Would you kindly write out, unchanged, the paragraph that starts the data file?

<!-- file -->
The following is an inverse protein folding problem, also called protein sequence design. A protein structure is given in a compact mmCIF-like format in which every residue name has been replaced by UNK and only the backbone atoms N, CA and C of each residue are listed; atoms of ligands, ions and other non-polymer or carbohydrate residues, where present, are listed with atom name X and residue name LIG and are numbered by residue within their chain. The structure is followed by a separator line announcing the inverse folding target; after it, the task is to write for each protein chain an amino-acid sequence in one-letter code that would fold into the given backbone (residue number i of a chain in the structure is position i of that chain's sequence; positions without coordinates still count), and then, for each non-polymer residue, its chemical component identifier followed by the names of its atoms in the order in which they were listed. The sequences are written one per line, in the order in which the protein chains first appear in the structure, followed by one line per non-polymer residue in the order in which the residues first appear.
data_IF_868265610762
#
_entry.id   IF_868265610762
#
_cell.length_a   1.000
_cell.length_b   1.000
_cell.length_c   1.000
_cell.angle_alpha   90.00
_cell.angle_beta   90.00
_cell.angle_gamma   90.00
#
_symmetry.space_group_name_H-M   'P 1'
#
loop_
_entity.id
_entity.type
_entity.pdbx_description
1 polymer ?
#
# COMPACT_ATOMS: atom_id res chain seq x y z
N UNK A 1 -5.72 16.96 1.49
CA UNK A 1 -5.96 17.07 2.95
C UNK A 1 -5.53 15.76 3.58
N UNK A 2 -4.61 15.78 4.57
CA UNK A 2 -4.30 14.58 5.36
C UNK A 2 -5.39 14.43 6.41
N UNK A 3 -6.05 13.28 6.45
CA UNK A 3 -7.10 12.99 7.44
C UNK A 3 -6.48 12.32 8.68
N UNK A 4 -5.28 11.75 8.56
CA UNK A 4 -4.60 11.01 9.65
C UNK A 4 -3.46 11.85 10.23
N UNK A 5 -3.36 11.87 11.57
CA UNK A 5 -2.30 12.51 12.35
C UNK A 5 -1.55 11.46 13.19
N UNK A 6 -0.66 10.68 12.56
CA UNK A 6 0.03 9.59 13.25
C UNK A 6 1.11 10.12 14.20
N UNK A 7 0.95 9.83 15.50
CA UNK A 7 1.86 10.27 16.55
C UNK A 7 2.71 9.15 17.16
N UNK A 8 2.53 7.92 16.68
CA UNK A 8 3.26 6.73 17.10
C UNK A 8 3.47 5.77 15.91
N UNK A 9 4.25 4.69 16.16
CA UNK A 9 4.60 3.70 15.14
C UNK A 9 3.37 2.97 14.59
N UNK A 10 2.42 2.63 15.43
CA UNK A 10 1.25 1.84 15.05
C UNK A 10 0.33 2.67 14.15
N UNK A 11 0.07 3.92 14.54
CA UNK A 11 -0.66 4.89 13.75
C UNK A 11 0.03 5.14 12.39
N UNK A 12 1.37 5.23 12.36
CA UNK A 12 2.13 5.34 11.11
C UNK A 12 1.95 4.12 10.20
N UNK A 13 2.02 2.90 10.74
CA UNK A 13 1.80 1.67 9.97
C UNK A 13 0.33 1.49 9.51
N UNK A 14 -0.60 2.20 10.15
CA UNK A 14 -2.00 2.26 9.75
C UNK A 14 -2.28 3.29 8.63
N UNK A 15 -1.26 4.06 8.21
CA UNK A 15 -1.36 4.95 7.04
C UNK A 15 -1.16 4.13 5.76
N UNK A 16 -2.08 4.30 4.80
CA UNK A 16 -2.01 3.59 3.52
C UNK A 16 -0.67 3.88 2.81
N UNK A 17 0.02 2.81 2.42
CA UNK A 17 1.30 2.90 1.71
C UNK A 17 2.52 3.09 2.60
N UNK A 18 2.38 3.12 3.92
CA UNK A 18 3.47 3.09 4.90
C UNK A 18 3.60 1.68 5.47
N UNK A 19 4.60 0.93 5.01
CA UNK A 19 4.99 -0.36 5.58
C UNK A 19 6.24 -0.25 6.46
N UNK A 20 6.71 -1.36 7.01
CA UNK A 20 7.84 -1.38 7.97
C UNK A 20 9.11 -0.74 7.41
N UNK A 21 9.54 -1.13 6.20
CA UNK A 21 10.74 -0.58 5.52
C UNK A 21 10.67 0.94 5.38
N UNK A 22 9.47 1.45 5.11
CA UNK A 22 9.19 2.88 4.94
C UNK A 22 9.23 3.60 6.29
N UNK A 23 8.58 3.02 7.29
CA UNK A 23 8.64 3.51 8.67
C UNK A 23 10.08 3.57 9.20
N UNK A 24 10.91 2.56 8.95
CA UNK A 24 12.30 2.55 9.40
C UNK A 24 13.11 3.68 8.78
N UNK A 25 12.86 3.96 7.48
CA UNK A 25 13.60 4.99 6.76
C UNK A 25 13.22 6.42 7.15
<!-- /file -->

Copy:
The following is an inverse protein folding problem, also called protein sequence design. A protein structure is given in a compact mmCIF-like format in which every residue name has been replaced by UNK and only the backbone atoms N, CA and C of each residue are listed; atoms of ligands, ions and other non-polymer or carbohydrate residues, where present, are listed with atom name X and residue name LIG and are numbered by residue within their chain. The structure is followed by a separator line announcing the inverse folding target; after it, the task is to write for each protein chain an amino-acid sequence in one-letter code that would fold into the given backbone (residue number i of a chain in the structure is position i of that chain's sequence; positions without coordinates still count), and then, for each non-polymer residue, its chemical component identifier followed by the names of its atoms in the order in which they were listed. The sequences are written one per line, in the order in which the protein chains first appear in the structure, followed by one line per non-polymer residue in the order in which the residues first appear.